Not surprisingly, the Australian bush landscape was a dominant subject in pre-20th C and even 20thC Australian poetry. References to dry, oven-fierce heat, an overbearing summer sun, parched land have peppered much Australian poetry even into the late 20thC such as Les Murray’s iron-brown and limitless, the plains/were before me all day (from his poem “Recourse to the Wilderness”) or the sense of the sun as a beast as in At dawn, the sun would roll up from his lair/in the kiln-dry lake country, fire his heat straight through/the blind grey scrub/ (from “Recourse to the Wilderness”). Even though the latter half of the 20thC saw a shift of focus in poerty to the cities, particularly Sydney and Melbourne, convicts, swagmen, struggles with the challenges of the “bush,” even a strange sense of homelessness among those who settled in Australia – seem to be enduring, dominant flavors in Australian poetry. Judith Wright in her poem, “Two Old Men” write, The trouble with our relationship to Australia is that we still don’t live here…We could move out perfectly easily, we still haven’t swallowed the place. It hasn’t even succeeded in swallowing us. [from P.K. Elkin Australian Poems in Perspective, p. 145]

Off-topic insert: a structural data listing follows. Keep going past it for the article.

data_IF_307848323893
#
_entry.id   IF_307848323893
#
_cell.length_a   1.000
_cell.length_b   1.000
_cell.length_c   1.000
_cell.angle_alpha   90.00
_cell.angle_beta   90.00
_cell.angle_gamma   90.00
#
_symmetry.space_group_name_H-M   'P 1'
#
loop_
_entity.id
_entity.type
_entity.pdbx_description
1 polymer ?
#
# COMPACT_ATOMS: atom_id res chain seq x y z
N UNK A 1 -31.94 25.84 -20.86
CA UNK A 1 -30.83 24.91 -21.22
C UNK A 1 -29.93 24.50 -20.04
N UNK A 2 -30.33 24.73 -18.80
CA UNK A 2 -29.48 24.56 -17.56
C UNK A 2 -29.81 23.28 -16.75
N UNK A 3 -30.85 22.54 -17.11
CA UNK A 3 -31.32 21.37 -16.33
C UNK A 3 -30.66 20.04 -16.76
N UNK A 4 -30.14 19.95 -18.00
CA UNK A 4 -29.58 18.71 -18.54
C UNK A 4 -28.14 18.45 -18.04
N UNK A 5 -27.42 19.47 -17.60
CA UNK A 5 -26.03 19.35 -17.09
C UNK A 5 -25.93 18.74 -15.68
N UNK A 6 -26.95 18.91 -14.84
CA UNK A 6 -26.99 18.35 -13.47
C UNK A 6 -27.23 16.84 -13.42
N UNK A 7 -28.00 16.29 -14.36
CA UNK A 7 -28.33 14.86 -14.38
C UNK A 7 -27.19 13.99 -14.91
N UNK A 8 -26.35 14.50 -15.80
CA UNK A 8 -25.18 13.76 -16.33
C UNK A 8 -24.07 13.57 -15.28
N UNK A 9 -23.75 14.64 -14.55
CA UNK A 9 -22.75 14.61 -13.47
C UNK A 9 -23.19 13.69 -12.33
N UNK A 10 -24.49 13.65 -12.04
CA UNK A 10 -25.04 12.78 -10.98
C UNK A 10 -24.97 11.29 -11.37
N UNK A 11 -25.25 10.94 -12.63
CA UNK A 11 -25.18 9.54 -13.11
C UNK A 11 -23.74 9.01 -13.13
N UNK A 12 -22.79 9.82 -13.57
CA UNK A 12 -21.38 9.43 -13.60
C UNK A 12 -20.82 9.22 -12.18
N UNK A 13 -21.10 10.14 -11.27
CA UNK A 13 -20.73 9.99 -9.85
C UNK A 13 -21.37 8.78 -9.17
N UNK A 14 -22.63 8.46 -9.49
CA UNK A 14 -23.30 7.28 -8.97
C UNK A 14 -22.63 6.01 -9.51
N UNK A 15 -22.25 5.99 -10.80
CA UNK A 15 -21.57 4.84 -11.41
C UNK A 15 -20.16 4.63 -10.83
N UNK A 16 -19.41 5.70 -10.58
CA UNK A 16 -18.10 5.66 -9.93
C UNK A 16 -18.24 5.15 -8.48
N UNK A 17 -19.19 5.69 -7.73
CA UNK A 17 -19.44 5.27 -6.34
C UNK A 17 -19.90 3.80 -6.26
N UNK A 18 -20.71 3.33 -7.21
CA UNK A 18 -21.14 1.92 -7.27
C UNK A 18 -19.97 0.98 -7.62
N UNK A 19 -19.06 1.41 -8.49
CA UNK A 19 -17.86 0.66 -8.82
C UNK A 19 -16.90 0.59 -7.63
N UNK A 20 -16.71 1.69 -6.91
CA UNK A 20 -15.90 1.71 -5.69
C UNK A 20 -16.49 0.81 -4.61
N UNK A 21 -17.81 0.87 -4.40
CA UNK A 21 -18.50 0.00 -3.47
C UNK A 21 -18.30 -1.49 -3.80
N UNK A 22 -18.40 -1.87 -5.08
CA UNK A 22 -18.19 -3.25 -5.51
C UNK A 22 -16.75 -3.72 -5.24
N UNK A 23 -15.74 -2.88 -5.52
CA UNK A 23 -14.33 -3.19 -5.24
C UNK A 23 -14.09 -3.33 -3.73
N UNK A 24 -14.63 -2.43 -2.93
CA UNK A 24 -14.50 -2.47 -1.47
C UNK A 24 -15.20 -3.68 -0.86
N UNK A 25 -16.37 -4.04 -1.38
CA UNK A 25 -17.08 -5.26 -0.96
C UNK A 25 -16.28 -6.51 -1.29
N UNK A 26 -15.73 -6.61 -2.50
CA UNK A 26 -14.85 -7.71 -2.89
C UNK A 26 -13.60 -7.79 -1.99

This month’s poetic challenge is to suggest an internet search about Aussie poetry. I’ll leave you with a few lines as well as their poets and sources to whet your appetites [the slash symbol [/] indicates line breaks. Source for all quotes is P.K.Elkin’s Australian Poems in Perspective. U. QLD Press, 1978.
The road unravels as I go,/walking into the sun, the anaemic/ sun that lights Van Diemen’s land.
[from Michael Dransfield’s “Minstrel”, p. 216]
It is your land of similes: the wattle/Scatters its pollen on the doubting heart;/ [from James McAuley’s “Terra Australis”. p. 162]